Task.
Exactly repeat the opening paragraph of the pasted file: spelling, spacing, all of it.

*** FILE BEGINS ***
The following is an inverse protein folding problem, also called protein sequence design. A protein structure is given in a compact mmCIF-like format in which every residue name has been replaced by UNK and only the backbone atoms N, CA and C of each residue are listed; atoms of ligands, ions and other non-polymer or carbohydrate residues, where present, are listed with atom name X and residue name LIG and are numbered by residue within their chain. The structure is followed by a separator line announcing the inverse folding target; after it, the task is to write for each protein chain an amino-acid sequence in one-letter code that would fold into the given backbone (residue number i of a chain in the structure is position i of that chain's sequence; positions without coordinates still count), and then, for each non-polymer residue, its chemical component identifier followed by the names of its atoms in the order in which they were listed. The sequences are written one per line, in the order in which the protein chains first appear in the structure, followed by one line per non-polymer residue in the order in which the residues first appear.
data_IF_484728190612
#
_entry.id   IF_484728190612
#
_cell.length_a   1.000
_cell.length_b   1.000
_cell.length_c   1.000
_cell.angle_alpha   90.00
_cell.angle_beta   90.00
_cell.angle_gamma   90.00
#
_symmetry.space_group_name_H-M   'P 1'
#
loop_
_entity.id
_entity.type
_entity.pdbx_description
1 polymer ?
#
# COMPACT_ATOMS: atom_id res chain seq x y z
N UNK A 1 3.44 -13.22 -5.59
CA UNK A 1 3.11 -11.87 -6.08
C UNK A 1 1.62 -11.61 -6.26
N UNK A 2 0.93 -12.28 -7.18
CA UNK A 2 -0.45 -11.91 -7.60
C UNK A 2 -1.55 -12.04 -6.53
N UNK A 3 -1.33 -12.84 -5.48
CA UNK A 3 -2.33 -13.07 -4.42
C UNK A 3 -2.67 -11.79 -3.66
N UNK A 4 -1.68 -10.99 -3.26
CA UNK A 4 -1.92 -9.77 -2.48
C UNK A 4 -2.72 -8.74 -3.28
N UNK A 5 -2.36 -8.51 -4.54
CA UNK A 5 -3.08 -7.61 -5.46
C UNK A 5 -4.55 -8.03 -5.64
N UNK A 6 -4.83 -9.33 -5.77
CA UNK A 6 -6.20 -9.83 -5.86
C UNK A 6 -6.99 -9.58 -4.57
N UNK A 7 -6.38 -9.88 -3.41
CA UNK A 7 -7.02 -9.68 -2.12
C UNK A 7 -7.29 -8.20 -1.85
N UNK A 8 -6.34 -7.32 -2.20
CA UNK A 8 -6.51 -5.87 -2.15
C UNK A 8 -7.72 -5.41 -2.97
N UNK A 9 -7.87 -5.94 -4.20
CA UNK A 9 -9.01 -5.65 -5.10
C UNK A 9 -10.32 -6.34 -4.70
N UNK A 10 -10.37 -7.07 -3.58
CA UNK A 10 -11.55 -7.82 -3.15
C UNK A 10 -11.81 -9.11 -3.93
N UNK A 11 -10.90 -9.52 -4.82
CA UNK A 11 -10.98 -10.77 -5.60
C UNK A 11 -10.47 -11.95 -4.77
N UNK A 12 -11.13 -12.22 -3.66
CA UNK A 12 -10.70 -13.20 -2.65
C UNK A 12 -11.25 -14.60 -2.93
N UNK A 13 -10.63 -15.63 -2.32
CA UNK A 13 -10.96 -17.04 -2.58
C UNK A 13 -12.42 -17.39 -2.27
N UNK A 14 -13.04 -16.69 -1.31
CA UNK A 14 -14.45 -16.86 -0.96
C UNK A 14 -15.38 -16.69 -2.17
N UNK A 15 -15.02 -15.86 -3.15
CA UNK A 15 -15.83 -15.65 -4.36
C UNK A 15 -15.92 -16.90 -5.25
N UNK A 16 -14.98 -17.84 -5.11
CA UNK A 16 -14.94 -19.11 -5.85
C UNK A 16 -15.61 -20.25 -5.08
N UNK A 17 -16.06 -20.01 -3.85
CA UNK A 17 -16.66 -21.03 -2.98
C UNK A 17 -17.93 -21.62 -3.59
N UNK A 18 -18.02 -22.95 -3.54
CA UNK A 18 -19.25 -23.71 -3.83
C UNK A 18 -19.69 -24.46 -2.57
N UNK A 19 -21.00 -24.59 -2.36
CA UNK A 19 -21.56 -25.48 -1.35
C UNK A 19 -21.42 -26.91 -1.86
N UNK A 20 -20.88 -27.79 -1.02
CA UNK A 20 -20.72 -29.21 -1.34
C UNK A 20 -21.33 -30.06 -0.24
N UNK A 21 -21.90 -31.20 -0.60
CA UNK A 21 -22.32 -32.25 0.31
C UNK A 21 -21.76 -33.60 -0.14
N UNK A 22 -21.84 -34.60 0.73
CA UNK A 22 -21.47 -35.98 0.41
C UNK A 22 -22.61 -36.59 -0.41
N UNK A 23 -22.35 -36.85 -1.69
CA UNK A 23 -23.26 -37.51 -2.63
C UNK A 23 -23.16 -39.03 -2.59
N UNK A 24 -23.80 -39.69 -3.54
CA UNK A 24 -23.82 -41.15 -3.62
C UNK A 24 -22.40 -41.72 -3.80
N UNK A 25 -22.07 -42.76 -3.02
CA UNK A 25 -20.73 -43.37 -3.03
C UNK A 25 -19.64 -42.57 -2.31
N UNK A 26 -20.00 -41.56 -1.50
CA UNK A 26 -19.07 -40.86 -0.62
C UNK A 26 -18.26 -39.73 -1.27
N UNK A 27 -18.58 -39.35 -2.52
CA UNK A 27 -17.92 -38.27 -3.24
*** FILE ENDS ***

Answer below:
The following is an inverse protein folding problem, also called protein sequence design. A protein structure is given in a compact mmCIF-like format in which every residue name has been replaced by UNK and only the backbone atoms N, CA and C of each residue are listed; atoms of ligands, ions and other non-polymer or carbohydrate residues, where present, are listed with atom name X and residue name LIG and are numbered by residue within their chain. The structure is followed by a separator line announcing the inverse folding target; after it, the task is to write for each protein chain an amino-acid sequence in one-letter code that would fold into the given backbone (residue number i of a chain in the structure is position i of that chain's sequence; positions without coordinates still count), and then, for each non-polymer residue, its chemical component identifier followed by the names of its atoms in the order in which they were listed. The sequences are written one per line, in the order in which the protein chains first appear in the structure, followed by one line per non-polymer residue in the order in which the residues first appear.